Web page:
New Report Illustrates How Overheated Rhetoric Creates a ‘Privacy Panic Cycle’ for New Technologies, Warns Policymakers Not to Overreact

September 10, 2015

WASHINGTON—The Information Technology and Innovation Foundation (ITIF) today released a comprehensive analysis of how privacy advocates trigger waves of public fear about new technologies in a recurring “privacy panic cycle.” ITIF urged policymakers to recognize these panics and not allow hypothetical, speculative, or unverified claims to distort the policy process or inhibit new innovation.

In a new report released today, “The Privacy Panic Cycle: A Guide to Public Fears About New Technologies,” ITIF outlines the stages of public panic and the factors and trends influencing these stages, along with examples of how the panic cycle has repeatedly played out throughout modern history—from the first portable camera to search engines to drones.

“People have a remarkable ability to see through clever marketing hype about ‘revolutionary’ new technologies. But most lack the same healthy skepticism when it comes to overheated rhetoric about privacy threats that those same innovations allegedly pose,” said Daniel Castro, vice president of ITIF and a co-author of the report. “We’ve seen it time and again. A technology is introduced, privacy advocates claim that the sky is falling, and then the media and others fan the flames of fear. Eventually, though, people understand the technology, discover that the supposed privacy nightmare has not come to pass, and embrace the benefits of new innovation. Everyone then moves on—until the next technology comes along and privacy advocates initiate the panic cycle all over again.”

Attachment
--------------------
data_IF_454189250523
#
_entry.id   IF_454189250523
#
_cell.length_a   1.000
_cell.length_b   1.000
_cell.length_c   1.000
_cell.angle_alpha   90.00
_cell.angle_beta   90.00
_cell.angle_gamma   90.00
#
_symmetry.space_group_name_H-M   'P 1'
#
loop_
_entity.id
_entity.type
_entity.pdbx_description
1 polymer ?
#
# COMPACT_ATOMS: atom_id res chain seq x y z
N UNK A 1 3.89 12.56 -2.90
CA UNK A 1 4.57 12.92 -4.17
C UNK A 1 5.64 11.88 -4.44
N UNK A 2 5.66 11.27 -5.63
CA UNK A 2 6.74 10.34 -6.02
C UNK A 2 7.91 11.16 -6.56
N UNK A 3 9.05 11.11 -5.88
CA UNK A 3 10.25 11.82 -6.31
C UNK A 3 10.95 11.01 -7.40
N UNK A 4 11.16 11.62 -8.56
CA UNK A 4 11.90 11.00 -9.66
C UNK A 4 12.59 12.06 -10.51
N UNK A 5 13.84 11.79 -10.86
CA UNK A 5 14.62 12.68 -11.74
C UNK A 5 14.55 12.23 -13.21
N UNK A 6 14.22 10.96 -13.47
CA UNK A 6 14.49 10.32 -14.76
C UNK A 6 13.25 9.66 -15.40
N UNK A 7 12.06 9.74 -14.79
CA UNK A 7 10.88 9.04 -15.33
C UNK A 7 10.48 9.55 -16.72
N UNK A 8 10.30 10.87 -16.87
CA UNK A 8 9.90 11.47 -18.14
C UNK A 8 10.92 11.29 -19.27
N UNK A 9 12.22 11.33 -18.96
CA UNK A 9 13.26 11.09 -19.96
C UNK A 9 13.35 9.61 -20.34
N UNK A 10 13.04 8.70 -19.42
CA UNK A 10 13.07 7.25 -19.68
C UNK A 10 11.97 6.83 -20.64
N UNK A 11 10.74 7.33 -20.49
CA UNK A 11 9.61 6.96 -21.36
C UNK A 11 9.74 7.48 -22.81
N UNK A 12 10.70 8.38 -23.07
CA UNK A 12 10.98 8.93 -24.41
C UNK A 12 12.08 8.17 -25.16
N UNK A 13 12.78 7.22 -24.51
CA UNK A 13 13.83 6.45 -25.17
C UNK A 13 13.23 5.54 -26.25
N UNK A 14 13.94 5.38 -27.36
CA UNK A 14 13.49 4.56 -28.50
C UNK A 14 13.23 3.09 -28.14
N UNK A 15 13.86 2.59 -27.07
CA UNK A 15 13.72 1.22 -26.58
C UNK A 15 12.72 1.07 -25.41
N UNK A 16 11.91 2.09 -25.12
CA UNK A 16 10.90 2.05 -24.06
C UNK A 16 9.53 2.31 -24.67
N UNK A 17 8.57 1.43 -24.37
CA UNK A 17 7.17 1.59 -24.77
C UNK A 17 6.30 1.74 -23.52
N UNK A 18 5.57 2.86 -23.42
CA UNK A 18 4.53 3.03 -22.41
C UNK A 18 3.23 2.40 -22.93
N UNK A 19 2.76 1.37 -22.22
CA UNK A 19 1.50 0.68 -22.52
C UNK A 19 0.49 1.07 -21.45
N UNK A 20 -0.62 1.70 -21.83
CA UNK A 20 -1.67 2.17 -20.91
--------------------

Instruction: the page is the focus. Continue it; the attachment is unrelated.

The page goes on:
ITIF’s analysis finds that this privacy panic has four stages:

1. Trusting Beginnings: In the “Trusting Beginnings” stage, the technology has not been widely deployed and privacy concerns are minimal. This first stage ends when privacy advocates raise alarms, creating a “Point of Panic.”

2. Rising Panic: In the “Rising Panic” stage, the media, policymakers, and others join the privacy advocates to further spread concern until fears hit their peak at the “Height of Hysteria.”

3. Deflating Fears: As the public comes to better understand the technology and its benefits, the panic starts to dissipate in the “Deflating Fears” stage until it eventually hits the “Point of Practicality.”

4. Moving On: The public reaches the “Moving On” phase when the vast majority of consumers no longer believe the privacy claims espoused by the privacy advocates because they understand the technology, appreciate its benefits, and no longer fear its misuse.

ITIF’s report provides examples of the panic cycle throughout U.S. history, including the first portable camera in the late 1800s, transistors in the mid-1900s, and radio frequency identification tags in the early 2000s. ITIF also suggests the panic cycle is playing out today with new technologies, including drones, wearable technology like Google Glass, and even search engines.

“Privacy is an important issue to consider as new technologies are developed,” said Castro. “But given that in case after case, we’ve seen wildly exaggerated privacy claims never fully materialize, these panics should be taken with a grain of salt. We don’t want to bog down innovation and progress just because a group of privacy advocates stokes fears out of proportion. Policymakers should keep the privacy panic cycle in mind when they are making policy decisions, especially when the public has been whipped into a fury by overwrought—and ultimately fleeting—privacy concerns.”

Read an infographic summary of the report here.

Read the full report here.